Talk:Atlanta-class cruiser

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Does anyone have a cite for the increased firing arcs on the ships without the wing turrets? -- Rogerborg 10:29, 12 September 2006 (UTC)

I have found this:,LIST-Light,Heavy+AA_Cruisers.htm; the info is listed under the Juneau AA cruiser, but a more solid source might be preferred, and info on the Oakland class as well. And hi Rogerborg :O. --Havocrazy 07:22, 30 April 2007 (UTC)
Also, if anyone wants to work on this article, here is another good source:; I'd work on it myself, but I'm really busy with school work right now >_< --Havocrazy 07:30, 30 April 2007 (UTC)
Removing the wing turrets does not increase the arcs. Source or not, you just have to look at the ships. The turrets were removed to make the ships more stable in conjunction with the increased topweight due to additional light AA and electronics. For the same reason, CL 199-CL 121 hat the superimposed turrets on deck lower (see Whitley: Cruisers of WW II). -- 17:22, 12 May 2007 (UTC) (i. e. de:Benutzer:Marinebanker)

The present article describes the 5" throw weight per minute as 17600 pounds and 10560 kg per minute. Those two numbers don't least one of them must be wrong. I don't know the qualified RPM for the 5"/38 in the cruiser turrets, to correct the page. JWilly48519 09:06, 28 January 2007 (UTC)

According to page about 5"/38 (12.7 cm) Mark 12 gun, maximum rate of fire was 25 RPM, with ready-use ammunition. With 25kg AA shell and 7*2=14 guns, broadside would have been 25kg*14*25rpm=8750kg. If we count light AA (16*28mm and 8*20mm) 10560kg/min would just have been achived. But these are in ideal conditions. (17.46, 18th November 2007 UTC)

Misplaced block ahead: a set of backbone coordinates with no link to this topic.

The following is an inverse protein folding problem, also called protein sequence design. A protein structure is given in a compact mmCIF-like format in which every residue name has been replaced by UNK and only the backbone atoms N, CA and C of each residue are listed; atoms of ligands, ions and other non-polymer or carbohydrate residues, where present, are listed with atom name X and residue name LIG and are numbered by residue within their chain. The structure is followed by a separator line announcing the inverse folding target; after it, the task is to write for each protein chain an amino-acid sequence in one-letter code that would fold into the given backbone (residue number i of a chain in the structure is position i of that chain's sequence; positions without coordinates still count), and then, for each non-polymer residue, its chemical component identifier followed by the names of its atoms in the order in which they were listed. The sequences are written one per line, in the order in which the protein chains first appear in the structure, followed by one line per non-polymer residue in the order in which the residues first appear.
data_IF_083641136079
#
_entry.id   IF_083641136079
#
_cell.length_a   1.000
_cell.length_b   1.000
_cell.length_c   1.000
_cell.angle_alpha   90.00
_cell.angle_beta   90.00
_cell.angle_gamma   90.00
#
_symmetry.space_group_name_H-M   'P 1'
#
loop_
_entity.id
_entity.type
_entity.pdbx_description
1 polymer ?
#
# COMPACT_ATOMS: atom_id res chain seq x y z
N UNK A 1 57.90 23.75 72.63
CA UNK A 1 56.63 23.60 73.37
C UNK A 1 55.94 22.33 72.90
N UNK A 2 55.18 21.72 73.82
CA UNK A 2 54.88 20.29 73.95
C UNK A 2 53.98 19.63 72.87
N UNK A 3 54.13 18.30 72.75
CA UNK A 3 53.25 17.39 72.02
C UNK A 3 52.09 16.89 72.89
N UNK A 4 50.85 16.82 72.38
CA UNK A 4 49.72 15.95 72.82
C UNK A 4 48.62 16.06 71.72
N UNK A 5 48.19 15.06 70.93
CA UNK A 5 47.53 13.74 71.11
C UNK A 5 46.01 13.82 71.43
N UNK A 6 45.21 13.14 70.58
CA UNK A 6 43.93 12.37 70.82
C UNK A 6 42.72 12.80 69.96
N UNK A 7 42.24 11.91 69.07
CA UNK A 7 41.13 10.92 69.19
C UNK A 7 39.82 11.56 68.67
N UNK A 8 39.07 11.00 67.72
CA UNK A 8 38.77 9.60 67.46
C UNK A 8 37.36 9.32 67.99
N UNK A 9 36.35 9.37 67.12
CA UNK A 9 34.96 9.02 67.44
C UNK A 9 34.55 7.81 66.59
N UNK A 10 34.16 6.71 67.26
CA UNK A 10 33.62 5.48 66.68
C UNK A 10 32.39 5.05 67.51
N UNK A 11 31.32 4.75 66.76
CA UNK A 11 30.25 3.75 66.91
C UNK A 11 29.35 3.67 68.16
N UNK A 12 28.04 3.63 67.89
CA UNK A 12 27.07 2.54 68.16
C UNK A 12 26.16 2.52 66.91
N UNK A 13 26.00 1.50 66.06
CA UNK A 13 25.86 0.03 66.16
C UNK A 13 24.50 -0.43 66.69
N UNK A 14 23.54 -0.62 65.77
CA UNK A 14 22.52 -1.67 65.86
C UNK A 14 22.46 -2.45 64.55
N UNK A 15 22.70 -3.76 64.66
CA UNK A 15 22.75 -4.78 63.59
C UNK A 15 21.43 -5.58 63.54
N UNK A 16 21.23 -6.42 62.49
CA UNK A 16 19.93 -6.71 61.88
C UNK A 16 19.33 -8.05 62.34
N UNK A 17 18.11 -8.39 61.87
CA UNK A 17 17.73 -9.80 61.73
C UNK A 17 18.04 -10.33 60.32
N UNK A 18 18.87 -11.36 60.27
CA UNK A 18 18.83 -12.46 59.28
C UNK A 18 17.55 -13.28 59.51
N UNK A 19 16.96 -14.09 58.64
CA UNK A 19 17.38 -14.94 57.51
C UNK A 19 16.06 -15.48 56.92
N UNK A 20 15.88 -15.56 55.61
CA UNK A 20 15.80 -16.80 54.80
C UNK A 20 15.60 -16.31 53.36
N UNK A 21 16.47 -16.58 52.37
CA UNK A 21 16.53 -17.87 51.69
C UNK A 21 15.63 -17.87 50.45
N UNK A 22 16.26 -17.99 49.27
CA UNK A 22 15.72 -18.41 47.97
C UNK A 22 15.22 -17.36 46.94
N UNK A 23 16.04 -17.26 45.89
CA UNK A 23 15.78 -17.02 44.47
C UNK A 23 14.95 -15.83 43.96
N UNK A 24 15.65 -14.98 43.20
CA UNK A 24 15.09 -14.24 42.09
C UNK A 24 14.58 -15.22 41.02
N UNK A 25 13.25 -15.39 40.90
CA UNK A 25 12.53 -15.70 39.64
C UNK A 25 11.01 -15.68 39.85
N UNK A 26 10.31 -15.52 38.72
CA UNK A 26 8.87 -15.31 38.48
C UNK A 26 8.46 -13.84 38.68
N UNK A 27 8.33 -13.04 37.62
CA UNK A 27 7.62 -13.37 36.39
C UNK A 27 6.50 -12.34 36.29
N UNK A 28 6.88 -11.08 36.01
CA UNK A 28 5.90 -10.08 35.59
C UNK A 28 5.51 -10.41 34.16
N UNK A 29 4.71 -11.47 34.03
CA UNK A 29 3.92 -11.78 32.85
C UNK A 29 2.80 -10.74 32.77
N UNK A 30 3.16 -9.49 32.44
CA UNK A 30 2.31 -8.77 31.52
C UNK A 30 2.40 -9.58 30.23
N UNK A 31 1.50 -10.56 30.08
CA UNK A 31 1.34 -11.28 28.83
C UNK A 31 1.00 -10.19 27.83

I'd sort of like to revise the figure, make it more realistic. I propose using the US Navy's own "NAVAL ORDNANCE AND GUNNERY VOLUME 1, NAVAL ORDNANCE 1957 EDITION" as a source, which would give us the following:
  • 7 * 2 = 14 gun broadside, 54 lb ammunition, 22 rounds per minute possible for brief periods
  • 7 * 2 * 54 * 22 = 16,632 pounds (7,544 kg) per minute from the main battery.
I don't think we should count the light AA, as the sentence says "highly-accurate, radar-fuzed VT ordnance", which would only be the 5" guns. Sound ok? TomTheHand (talk) 21:17, 17 March 2008 (UTC)

3 - SC-1 seaplanes[edit]

The SC Seahawk first flight was on 16 February 1944, Atalnta sunk a the Naval Battle of Guadalcanal on 13 November 1942 I guess Global Security is wrong. I would like to thank Oscar Himpflewitz for his help. —Preceding unsigned comment added by Pure Havoc (talkcontribs) 04:33, 25 July 2008 (UTC)

Need for cites[edit]

Kirk, the changes you made are good and the new information looks correct and is valuable. However, the article already has a problem with a lack of specific citations. If you could add these for your new material (for that matter, for any o the old material!) that would be great. Yaush (talk) 14:24, 30 March 2011 (UTC)


Looks to me like this is almost at B-Class, but be better to see more than one source, and if the class continued in service after the war then it really should have a few lines on that to make it complete as far as coverage is concerned. Cheers, Ian Rose (talk) 13:36, 4 April 2011 (UTC)

I've seen the recent updates -- that'll do me for B-Class. Cheers, Ian Rose (talk) 21:35, 4 April 2011 (UTC)

Reno's torpedo tubes[edit]

"Photo evidence show that USS Reno's torpedo tubes had been removed by the time she was torpedoed on 3 November 1944." How was that possible? Reno used her torpedoes to scuttle USS Princeton just over a week earlier. There would've been no time to take her back to the States to remove them. (talk) 17:45, 6 October 2015 (UTC)

I deleted this text. Reno's starboard torpedo tubes were jettisoned to lighten her for repairs; it is possible the person who edited to state the TT were removed may have made a bad assumption on basis of the photo instead of knowing that they were jettisoned to reduce top weight due to the damage. Brooksindy (talk) 00:00, 21 September 2017 (UTC)